Butcher and bistro owner who warned about Bitcoin scams robbed

Bitcoin ATM among items stolen in early Thursday break-in

A Red Deer business owner who raised the alarm last week about Bitcoin scammers was robbed early Thursday.

Around 4:15 a.m., three crooks smashed through the door of Messinger Meats, stole an expensive scale, a few baskets of meat and an empty Bitcoin machine.

Mercedes Messinger went public with a warning about Bitcoin scammers a week ago. She recounted her experiences with people who were convinced by some distant caller to put money into the Bitcoin ATM in her shop to pay off supposed debts or overdue taxes.

Whether she was targeted because of the coverage is questionable. The numerous video surveillance cameras in her shop in south Red Deer caught every movement of the thieves, who went through cash registers, and the meat cutting area, where they grabbed the scale.

The men wearing hoodies grabbed several plastic baskets of meat from a fridge, but only in the last seconds of the heist did one appear to notice the machine.

It took three to carry the Bitcoin ATM out to a waiting truck, which was caught on surveillance cameras posted outside the south-end strip mall at 2067 50th Ave.

The entire robbery lasted three minutes.

The thieves did not get much for their troubles. Like the cash registers, the ATM is emptied each day. Messinger, like most cautious shop owners, never leaves money on the premises.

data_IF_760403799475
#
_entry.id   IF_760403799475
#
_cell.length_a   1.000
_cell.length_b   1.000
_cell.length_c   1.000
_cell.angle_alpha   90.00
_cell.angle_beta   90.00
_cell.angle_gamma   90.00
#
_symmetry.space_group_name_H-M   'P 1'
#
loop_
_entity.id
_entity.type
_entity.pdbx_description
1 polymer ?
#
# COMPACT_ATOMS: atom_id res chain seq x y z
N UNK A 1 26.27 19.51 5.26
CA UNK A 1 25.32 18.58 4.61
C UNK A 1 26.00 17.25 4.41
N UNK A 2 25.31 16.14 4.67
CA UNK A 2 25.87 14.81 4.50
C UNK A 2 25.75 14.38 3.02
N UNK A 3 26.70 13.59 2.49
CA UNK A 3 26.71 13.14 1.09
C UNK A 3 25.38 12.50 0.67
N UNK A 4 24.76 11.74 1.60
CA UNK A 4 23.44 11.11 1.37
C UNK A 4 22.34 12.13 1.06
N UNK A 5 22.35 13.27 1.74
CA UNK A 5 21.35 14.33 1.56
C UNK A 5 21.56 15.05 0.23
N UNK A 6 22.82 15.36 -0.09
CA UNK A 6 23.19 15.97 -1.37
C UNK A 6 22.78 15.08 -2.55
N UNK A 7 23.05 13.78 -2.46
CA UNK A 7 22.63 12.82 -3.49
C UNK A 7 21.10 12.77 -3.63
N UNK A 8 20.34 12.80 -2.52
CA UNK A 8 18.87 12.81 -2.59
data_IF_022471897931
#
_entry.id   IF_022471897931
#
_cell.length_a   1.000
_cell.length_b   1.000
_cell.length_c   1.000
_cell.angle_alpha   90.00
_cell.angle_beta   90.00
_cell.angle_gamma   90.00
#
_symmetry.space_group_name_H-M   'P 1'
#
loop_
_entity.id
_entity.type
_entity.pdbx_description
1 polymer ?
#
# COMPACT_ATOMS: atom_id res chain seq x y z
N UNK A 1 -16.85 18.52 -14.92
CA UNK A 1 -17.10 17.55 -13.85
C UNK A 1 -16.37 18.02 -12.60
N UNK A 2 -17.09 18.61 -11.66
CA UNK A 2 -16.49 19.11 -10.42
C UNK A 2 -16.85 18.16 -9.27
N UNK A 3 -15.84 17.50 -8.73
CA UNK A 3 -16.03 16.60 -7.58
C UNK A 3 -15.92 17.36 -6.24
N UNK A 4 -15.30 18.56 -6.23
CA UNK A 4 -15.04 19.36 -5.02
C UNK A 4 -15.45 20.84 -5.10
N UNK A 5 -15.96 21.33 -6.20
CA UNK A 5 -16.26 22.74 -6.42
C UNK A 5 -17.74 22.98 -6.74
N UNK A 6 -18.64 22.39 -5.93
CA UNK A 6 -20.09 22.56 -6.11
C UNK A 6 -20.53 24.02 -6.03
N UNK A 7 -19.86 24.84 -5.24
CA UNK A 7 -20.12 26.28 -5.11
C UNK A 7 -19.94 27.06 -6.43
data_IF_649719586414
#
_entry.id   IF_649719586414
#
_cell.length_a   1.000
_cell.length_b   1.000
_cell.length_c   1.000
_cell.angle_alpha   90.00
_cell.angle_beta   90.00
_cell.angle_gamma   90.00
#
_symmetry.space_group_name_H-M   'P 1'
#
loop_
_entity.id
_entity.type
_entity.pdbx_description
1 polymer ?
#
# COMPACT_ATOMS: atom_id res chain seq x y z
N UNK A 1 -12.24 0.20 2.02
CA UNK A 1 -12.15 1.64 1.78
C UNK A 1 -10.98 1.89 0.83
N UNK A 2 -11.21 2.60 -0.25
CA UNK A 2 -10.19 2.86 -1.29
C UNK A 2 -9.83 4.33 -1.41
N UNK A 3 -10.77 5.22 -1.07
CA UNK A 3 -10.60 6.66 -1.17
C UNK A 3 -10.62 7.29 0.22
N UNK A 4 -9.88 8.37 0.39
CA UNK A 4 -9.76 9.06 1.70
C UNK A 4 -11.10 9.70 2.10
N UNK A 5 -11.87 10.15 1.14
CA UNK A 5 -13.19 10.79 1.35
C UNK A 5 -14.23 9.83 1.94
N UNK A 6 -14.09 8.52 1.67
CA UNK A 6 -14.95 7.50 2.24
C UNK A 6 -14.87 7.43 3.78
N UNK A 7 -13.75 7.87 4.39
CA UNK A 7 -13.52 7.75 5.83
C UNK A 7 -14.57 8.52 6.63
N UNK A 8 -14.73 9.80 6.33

“It could’ve happened to any business,” she said, adding she believes it was a crime of opportunity.

“Banks are robbed. ATMs are stolen out of gas stations.

“There are so many different businesses being broken into all the time.”

About six hours after the theft, she was notified by RCMP that the ATM had been found broken open on a gravel road outside Elnora, 70 kilometres away.

Messinger does not regret taking a stand against Bitcoin scammers. A Red Deer RCMP fraud investigator, who helped create a scam warning sign that is to be posted on Bitcoin machines across Alberta, was grateful for her efforts.

She knows that her public message has probably already stopped trusting or intimidated people from becoming victims of cunning fraudsters.

Within days of speaking out about the dangers of Bitcoin scams, Messinger’s relative got a call on his cellphone from someone who claimed money was owed. The unknown caller also asked for his social insurance number, because the number the caller had was supposedly incorrect.

The sad reality, she said, is that thieves abound. She has had her vehicle broken into several times behind the strip mall, which is also under constant video surveillance.

The crime was “frustrating and disheartening,” she said, but she will not let thieves get her down or change her opinion that most people are good.

“If you stop believing that there’s good in people, it’s over.”


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